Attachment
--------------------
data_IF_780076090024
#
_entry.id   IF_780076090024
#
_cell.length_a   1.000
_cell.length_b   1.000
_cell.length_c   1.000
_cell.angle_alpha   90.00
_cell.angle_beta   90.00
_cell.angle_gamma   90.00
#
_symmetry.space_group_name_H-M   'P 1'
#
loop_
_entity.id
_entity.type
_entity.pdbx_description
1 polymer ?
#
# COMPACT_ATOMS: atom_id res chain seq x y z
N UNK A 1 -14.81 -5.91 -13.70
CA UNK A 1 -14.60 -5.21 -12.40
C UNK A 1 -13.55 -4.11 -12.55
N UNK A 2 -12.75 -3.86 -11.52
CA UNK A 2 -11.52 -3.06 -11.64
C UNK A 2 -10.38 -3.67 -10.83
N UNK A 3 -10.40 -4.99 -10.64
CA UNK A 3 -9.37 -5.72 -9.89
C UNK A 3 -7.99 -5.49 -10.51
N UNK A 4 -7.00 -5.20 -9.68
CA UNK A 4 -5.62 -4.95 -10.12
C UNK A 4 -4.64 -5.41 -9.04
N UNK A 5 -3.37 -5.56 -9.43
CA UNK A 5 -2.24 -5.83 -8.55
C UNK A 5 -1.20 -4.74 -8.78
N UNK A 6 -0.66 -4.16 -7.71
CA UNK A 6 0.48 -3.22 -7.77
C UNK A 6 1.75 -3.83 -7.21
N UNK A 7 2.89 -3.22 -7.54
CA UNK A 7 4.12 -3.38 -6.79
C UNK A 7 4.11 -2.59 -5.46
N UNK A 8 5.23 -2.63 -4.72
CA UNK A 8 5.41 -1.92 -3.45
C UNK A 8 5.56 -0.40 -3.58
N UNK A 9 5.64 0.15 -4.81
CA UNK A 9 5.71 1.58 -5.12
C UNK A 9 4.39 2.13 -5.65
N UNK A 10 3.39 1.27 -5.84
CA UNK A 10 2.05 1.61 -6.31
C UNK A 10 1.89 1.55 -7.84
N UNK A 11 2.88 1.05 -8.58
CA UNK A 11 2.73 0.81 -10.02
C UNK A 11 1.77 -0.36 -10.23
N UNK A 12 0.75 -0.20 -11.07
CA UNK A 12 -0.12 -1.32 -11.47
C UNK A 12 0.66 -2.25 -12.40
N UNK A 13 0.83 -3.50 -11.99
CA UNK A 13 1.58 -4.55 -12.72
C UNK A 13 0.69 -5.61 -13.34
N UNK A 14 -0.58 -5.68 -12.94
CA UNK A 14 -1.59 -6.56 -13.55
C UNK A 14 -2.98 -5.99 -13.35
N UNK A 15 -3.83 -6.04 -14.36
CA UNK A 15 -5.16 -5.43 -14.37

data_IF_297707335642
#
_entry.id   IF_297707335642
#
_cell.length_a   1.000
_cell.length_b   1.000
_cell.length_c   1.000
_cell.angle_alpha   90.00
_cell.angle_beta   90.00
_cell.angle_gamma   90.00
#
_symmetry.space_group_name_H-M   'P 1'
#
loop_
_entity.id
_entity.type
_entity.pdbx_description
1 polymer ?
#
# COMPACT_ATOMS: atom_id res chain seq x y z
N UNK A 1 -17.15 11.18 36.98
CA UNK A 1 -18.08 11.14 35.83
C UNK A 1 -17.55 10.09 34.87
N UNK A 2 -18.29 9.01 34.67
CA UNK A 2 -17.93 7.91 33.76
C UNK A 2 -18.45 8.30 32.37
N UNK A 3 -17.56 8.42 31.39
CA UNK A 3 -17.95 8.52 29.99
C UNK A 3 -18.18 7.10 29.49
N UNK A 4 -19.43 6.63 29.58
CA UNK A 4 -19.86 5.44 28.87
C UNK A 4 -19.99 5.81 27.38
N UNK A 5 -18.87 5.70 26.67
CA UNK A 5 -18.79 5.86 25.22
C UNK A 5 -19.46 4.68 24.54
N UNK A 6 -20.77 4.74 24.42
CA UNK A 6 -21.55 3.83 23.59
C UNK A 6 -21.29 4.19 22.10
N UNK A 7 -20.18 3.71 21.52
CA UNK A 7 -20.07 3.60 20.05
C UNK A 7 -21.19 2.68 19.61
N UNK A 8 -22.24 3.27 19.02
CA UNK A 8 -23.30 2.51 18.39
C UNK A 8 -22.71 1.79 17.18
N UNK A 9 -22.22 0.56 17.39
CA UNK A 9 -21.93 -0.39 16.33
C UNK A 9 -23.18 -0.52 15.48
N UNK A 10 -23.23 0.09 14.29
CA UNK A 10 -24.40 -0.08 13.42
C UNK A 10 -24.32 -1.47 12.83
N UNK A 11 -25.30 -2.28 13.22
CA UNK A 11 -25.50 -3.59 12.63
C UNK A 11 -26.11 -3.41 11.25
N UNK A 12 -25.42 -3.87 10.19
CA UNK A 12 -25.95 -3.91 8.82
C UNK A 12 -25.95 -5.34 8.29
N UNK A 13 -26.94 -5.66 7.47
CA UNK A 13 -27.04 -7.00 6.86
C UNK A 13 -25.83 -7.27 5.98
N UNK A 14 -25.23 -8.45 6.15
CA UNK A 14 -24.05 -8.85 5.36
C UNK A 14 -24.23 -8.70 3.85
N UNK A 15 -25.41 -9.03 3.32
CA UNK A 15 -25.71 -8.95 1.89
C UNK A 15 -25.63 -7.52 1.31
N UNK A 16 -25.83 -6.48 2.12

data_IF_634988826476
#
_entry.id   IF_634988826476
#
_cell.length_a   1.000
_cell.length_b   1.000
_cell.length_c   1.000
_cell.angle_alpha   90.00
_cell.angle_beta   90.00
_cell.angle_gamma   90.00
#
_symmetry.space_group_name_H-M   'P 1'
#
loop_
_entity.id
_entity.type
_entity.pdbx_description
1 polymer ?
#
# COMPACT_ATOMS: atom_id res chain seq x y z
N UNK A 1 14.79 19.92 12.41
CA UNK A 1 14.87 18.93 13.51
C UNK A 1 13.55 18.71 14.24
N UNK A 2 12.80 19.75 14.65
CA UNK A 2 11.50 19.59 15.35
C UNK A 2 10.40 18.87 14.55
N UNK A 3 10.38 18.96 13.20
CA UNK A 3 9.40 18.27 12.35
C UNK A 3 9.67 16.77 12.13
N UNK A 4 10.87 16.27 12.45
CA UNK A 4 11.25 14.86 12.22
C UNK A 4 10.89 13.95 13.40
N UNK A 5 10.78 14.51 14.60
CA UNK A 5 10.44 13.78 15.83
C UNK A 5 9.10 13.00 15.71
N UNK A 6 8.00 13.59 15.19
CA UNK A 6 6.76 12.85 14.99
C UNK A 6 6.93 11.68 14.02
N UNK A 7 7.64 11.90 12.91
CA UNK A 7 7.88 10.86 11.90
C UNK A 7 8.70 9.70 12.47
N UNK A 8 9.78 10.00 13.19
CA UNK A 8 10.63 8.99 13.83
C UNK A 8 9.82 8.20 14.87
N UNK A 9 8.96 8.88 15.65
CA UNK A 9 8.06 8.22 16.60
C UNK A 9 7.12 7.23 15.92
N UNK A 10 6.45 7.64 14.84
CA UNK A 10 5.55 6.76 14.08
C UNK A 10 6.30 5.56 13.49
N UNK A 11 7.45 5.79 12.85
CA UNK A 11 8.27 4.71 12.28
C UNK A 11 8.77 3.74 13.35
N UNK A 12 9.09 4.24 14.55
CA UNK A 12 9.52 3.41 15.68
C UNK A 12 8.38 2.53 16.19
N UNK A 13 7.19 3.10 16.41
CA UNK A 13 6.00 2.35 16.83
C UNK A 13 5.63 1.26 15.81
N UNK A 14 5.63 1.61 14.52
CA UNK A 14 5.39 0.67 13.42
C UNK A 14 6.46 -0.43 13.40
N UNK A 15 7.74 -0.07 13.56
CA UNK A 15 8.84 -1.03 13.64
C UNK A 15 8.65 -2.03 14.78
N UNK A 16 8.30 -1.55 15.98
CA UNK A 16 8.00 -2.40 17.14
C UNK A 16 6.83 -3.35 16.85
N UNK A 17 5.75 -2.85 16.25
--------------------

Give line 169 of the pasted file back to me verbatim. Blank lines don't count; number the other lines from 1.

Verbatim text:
N UNK A 7 7.64 11.90 12.91